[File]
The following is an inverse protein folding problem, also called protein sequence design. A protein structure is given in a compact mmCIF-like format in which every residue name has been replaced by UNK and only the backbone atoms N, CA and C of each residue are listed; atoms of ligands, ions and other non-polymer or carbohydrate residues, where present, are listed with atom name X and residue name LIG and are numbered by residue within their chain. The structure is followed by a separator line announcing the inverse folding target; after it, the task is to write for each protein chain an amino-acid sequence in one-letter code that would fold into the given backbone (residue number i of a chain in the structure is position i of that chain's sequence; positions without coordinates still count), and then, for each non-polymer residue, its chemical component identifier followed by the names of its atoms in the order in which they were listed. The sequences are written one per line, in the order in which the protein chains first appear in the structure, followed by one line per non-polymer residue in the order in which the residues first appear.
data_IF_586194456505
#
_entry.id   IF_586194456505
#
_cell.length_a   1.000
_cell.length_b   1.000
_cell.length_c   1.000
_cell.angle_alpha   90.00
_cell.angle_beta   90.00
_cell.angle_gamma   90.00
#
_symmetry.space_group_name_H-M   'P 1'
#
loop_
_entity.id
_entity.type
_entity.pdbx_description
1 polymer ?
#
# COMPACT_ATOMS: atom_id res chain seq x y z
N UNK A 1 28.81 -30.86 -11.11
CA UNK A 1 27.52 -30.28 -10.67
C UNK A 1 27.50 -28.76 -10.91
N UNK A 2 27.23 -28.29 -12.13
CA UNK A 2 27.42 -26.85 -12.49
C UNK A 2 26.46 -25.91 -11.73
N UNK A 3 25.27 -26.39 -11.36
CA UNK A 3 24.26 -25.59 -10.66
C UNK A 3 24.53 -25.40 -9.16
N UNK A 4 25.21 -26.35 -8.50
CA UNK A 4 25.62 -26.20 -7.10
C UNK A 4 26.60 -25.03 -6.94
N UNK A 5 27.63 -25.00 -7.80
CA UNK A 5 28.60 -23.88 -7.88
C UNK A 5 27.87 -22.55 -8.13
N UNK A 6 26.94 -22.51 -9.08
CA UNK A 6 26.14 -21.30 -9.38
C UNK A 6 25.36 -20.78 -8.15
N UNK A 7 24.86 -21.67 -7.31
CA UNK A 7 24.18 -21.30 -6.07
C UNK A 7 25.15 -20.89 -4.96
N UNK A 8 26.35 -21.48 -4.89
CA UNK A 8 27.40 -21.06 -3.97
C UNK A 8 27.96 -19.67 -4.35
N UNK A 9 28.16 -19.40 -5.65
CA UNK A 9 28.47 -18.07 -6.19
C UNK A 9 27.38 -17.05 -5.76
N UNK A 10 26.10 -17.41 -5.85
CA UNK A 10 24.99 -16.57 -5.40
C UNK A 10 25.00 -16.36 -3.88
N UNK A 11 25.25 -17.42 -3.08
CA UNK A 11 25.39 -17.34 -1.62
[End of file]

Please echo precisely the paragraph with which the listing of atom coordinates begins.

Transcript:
The following is an inverse protein folding problem, also called protein sequence design. A protein structure is given in a compact mmCIF-like format in which every residue name has been replaced by UNK and only the backbone atoms N, CA and C of each residue are listed; atoms of ligands, ions and other non-polymer or carbohydrate residues, where present, are listed with atom name X and residue name LIG and are numbered by residue within their chain. The structure is followed by a separator line announcing the inverse folding target; after it, the task is to write for each protein chain an amino-acid sequence in one-letter code that would fold into the given backbone (residue number i of a chain in the structure is position i of that chain's sequence; positions without coordinates still count), and then, for each non-polymer residue, its chemical component identifier followed by the names of its atoms in the order in which they were listed. The sequences are written one per line, in the order in which the protein chains first appear in the structure, followed by one line per non-polymer residue in the order in which the residues first appear.